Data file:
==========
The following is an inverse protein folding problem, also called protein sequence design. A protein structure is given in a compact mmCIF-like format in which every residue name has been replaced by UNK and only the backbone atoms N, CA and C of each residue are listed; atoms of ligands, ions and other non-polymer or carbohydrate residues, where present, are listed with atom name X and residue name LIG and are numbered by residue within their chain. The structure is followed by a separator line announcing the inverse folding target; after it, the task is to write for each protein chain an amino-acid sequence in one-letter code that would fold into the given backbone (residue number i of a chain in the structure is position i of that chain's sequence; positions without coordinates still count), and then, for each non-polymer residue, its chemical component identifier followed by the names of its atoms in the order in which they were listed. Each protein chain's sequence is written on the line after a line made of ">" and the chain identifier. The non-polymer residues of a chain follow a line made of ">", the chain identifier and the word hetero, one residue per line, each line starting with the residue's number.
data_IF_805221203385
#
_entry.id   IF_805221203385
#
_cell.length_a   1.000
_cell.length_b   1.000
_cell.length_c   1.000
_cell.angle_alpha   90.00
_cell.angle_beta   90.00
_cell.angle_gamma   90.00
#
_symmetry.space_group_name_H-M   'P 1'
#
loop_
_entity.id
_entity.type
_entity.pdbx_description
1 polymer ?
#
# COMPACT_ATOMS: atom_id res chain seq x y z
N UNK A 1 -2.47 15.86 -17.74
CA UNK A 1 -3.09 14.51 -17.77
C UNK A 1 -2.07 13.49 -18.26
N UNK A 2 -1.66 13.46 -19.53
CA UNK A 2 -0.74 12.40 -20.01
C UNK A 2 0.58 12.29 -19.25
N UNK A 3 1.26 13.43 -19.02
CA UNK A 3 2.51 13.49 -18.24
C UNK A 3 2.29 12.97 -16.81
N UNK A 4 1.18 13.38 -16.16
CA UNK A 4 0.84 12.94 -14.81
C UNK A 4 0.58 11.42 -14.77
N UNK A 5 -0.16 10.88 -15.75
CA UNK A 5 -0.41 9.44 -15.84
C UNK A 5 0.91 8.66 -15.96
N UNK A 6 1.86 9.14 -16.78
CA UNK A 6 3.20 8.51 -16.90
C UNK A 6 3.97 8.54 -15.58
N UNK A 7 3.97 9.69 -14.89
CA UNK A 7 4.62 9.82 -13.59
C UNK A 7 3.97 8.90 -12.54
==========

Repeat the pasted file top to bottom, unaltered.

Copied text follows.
The following is an inverse protein folding problem, also called protein sequence design. A protein structure is given in a compact mmCIF-like format in which every residue name has been replaced by UNK and only the backbone atoms N, CA and C of each residue are listed; atoms of ligands, ions and other non-polymer or carbohydrate residues, where present, are listed with atom name X and residue name LIG and are numbered by residue within their chain. The structure is followed by a separator line announcing the inverse folding target; after it, the task is to write for each protein chain an amino-acid sequence in one-letter code that would fold into the given backbone (residue number i of a chain in the structure is position i of that chain's sequence; positions without coordinates still count), and then, for each non-polymer residue, its chemical component identifier followed by the names of its atoms in the order in which they were listed. Each protein chain's sequence is written on the line after a line made of ">" and the chain identifier. The non-polymer residues of a chain follow a line made of ">", the chain identifier and the word hetero, one residue per line, each line starting with the residue's number.
data_IF_805221203385
#
_entry.id   IF_805221203385
#
_cell.length_a   1.000
_cell.length_b   1.000
_cell.length_c   1.000
_cell.angle_alpha   90.00
_cell.angle_beta   90.00
_cell.angle_gamma   90.00
#
_symmetry.space_group_name_H-M   'P 1'
#
loop_
_entity.id
_entity.type
_entity.pdbx_description
1 polymer ?
#
# COMPACT_ATOMS: atom_id res chain seq x y z
N UNK A 1 -2.47 15.86 -17.74
CA UNK A 1 -3.09 14.51 -17.77
C UNK A 1 -2.07 13.49 -18.26
N UNK A 2 -1.66 13.46 -19.53
CA UNK A 2 -0.74 12.40 -20.01
C UNK A 2 0.58 12.29 -19.25
N UNK A 3 1.26 13.43 -19.02
CA UNK A 3 2.51 13.49 -18.24
C UNK A 3 2.29 12.97 -16.81
N UNK A 4 1.18 13.38 -16.16
CA UNK A 4 0.84 12.94 -14.81
C UNK A 4 0.58 11.42 -14.77
N UNK A 5 -0.16 10.88 -15.75
CA UNK A 5 -0.41 9.44 -15.84
C UNK A 5 0.91 8.66 -15.96
N UNK A 6 1.86 9.14 -16.78
CA UNK A 6 3.20 8.51 -16.90
C UNK A 6 3.97 8.54 -15.58
N UNK A 7 3.97 9.69 -14.89
CA UNK A 7 4.62 9.82 -13.59
C UNK A 7 3.97 8.90 -12.54